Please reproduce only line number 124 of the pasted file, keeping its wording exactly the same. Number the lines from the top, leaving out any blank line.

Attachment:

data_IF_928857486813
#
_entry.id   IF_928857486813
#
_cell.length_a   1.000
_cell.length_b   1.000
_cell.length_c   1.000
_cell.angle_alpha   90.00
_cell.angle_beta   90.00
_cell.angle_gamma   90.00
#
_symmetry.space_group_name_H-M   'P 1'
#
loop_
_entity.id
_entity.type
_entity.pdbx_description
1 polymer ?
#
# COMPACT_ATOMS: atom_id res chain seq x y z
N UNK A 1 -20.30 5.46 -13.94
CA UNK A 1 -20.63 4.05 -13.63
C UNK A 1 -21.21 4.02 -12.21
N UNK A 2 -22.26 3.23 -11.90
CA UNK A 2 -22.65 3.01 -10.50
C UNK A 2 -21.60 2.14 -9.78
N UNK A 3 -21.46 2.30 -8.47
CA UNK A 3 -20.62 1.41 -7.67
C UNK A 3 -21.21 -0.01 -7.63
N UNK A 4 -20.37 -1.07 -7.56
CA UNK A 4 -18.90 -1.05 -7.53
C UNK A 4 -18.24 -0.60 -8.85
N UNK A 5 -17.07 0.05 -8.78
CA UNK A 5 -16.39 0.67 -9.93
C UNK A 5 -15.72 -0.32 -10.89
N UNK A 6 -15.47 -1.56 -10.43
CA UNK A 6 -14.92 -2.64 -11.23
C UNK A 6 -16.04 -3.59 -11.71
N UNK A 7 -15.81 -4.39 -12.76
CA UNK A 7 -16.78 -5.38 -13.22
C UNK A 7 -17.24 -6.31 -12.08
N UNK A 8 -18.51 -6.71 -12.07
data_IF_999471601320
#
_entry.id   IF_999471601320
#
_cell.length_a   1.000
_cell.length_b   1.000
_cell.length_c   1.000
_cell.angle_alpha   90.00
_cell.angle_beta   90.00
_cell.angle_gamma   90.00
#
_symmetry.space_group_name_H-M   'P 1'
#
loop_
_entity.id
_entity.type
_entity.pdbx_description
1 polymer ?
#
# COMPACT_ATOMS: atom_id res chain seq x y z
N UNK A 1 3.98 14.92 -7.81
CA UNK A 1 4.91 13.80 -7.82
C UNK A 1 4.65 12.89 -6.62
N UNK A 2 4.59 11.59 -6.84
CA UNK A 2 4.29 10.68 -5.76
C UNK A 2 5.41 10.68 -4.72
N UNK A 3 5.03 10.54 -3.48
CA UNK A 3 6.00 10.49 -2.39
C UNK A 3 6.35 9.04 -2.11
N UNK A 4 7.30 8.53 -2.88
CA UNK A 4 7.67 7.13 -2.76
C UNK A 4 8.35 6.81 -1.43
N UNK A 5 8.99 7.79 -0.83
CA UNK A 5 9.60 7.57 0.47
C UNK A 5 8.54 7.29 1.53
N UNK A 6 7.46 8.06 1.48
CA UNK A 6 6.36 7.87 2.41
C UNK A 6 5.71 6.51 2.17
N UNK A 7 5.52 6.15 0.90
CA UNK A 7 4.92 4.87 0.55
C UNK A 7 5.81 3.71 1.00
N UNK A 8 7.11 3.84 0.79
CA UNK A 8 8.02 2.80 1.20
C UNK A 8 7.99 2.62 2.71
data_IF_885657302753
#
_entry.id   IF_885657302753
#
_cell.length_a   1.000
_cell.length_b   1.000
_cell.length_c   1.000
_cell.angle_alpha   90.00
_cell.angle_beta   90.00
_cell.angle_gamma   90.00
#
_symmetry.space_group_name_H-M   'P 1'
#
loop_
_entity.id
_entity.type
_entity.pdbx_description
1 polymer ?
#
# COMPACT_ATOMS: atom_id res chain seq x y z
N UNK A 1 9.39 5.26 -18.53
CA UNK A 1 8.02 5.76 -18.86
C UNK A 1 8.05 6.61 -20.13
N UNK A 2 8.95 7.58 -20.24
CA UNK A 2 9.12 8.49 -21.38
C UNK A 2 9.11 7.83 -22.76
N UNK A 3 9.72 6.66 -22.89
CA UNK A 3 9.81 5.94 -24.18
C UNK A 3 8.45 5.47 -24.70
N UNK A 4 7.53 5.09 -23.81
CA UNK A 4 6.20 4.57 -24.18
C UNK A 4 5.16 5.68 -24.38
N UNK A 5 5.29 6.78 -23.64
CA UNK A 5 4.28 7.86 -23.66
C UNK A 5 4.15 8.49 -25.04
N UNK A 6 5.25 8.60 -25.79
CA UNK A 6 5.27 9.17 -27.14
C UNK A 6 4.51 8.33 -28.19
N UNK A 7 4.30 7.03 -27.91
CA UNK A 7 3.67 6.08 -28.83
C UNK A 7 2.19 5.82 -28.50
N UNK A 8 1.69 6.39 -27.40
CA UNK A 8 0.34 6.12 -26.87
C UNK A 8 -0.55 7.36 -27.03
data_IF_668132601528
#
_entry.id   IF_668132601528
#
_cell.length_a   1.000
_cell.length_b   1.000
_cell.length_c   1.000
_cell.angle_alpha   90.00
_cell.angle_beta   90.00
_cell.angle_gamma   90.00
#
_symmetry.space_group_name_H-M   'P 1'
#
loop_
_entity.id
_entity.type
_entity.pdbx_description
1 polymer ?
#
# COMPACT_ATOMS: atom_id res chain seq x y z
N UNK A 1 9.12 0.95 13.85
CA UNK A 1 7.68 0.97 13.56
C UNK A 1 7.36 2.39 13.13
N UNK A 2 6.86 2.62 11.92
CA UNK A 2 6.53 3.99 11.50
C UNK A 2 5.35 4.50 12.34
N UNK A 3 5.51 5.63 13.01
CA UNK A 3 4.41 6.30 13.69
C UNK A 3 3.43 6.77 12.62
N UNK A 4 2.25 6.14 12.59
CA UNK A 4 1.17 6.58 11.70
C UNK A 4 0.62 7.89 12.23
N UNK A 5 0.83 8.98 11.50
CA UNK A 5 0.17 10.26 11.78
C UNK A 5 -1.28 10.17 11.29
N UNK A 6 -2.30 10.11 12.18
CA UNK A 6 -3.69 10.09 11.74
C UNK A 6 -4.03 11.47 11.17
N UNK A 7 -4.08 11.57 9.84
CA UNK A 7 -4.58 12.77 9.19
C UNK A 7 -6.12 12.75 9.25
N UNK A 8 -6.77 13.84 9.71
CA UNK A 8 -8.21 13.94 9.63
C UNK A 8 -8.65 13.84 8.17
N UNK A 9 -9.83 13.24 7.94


C UNK A 6 4.51 8.33 -28.19